Just over the last four years from 1990 to 1994, the "specificgravity" of the fuel sector rose from 16 percent to almost23 percent of total industrial production; the share of metallurgyrose slightly, on a background of a substantial drop in machineconstruction, (it fell to one-fourth of its previous level inone year) chemical, and, symptomatically, light and food industry.
Thus the "loss of national greatness" and transformationinto a second-rate country leads to transformation into a "raw-materialsappendage," which, from the time of Lenin’s analysis of imperialism,served as the worst label of all for any country in the Marxistpolitical and international lexicon.
The predominantly fuel and raw-material direction of the economyalso, naturally, creates the highest degree of dependence on exports,especially oil, petroleum products, and natural gas. The reductionof world prices for these products was painfully felt in the Russianeconomy. To compensate for the reduction in income, Russia hadto increase the sale of that raw material. Increase in sales,under conditions when it is impossible to increase oil and gasproduction, could only take place at the expense of sales on thedomestic market. The shortage of fuel and raw materials on thedomestic market will give additional arguments to the extremeleftists, not only on the grounds of the "sale of nationalproperty," the enriching of a particular part of the bourgeoisie,the "comprador-bourgeoisie," according to the communists’terminology, but also on the grounds of dependence on foreignsuppliers, which could become a means of political pressure.
But Russia cannot make domestic prices for forms of energy higherthan market prices to prevent unwarranted fuel exports. It wouldbecome a source of inflation on an enormous scale. As can be seen,Russia has gone into an inescapable vicious circle of contradictions,as a result of and as payment for her decades-long socialist experiment,with the threat of its continuing. Even the moderate oppositionto the present regime proposes "state regulation," butthat means the freezing of low prices for forms of energy and19-20 types of production. The next step–limitation and quotason exports… For the Russian economy–it would be like historyrepeating itself.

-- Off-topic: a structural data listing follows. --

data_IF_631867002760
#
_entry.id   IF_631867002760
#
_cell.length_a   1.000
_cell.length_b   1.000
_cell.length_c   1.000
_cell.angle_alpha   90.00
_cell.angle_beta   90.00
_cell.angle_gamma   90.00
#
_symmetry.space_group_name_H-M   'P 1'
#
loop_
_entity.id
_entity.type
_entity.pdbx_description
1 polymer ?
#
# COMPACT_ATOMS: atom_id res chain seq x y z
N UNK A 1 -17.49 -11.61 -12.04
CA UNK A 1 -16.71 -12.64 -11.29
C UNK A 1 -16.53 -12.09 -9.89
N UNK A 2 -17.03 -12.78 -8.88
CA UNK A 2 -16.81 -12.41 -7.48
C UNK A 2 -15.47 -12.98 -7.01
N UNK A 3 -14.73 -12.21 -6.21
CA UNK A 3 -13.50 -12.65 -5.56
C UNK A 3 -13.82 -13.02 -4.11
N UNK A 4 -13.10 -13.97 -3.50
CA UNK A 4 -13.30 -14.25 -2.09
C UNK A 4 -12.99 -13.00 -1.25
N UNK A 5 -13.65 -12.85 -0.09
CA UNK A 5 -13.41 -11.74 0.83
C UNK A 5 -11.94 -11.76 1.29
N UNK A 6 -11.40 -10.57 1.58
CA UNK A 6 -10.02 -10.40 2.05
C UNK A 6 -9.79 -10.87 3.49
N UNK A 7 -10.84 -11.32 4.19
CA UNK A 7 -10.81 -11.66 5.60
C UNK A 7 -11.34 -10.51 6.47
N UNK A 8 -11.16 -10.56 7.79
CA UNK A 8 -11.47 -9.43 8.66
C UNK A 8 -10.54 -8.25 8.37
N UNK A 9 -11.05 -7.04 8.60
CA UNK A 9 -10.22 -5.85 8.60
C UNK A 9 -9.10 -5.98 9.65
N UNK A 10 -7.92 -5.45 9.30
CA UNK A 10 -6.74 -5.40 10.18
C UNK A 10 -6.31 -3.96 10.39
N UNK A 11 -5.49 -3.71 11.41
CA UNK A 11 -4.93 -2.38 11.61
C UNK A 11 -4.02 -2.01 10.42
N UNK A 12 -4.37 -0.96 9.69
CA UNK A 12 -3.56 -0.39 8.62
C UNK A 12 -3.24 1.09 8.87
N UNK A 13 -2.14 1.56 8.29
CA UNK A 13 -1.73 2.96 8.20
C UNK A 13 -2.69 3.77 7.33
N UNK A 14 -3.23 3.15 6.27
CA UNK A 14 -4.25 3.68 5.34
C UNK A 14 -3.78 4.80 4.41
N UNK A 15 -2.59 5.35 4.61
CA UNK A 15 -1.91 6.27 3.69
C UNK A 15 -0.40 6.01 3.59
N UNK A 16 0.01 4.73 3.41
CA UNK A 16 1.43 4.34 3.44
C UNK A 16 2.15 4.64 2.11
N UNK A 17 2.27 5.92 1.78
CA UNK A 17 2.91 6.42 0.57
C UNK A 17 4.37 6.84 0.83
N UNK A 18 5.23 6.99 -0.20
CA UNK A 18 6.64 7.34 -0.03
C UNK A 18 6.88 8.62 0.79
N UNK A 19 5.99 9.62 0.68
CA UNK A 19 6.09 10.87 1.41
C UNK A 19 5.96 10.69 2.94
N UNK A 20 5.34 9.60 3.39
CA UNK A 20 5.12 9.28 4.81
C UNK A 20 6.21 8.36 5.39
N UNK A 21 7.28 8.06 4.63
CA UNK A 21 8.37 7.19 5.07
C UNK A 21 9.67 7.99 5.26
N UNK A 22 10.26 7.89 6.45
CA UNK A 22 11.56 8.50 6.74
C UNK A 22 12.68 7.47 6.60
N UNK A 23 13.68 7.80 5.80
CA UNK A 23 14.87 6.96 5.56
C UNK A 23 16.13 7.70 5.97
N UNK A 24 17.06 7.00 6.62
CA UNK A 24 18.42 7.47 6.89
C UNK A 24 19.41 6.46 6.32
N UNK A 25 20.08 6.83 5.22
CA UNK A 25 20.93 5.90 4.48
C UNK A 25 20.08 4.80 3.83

Economists of the moderate opposition subject the reformers’"destructive work" to criticism, and, in the traditionalRussian spirit of xenophobia, warn of the danger of taking theadvice of Western experts, whose professional competence and objectivityare questionable, but whose interest in destroying the Russianeconomy is obvious.
The communists and nationalists are building their hopes on thereal and exclusively painful contradictions of the economic reforms.Here is the real platform which brings all programs together.Right after their traditional lip service about striving to returnpower to the people, the communists, just as traditionally, reachout their hand to "the great-power nationalists," assertingthat only the state can, and must, "force businessmen toshare with the people, because they are not able to restrain themselves."
Understanding that, under contemporary Russian conditions, marketrelations and "capital" can no longer be destroyed,they, in Leninist fashion, divide it into "comprador"and "domestic" varieties. "The main enemy is pro-Westerncomprador capital," which the communists associate with theleaders of the present regime, who rely on the oil and gas complexand are oriented, as it is thought, towards the West. "Fora third century, Russia’s foreign enemies await her departurefrom the historical arena." "Domestic capital is orientedtowards Russia’s restoration and qualitatively-new industrialdevelopment."
"The Communist Party," writes Pravda, with thegoal of attracting its former electorate, "is the party ofrestoration of Russia’s great-power status, the party of statists[gosudarstvenniki]; exploitation of both comprador anddomestic capital is foreign to it, but it is not foreign to domesticcapital’s efforts to preserve and strengthen the Russian state."In the present case, it is the lesser evil. Later, obviously,the class struggle will have to be expanded, but now, they haveto unite with these people.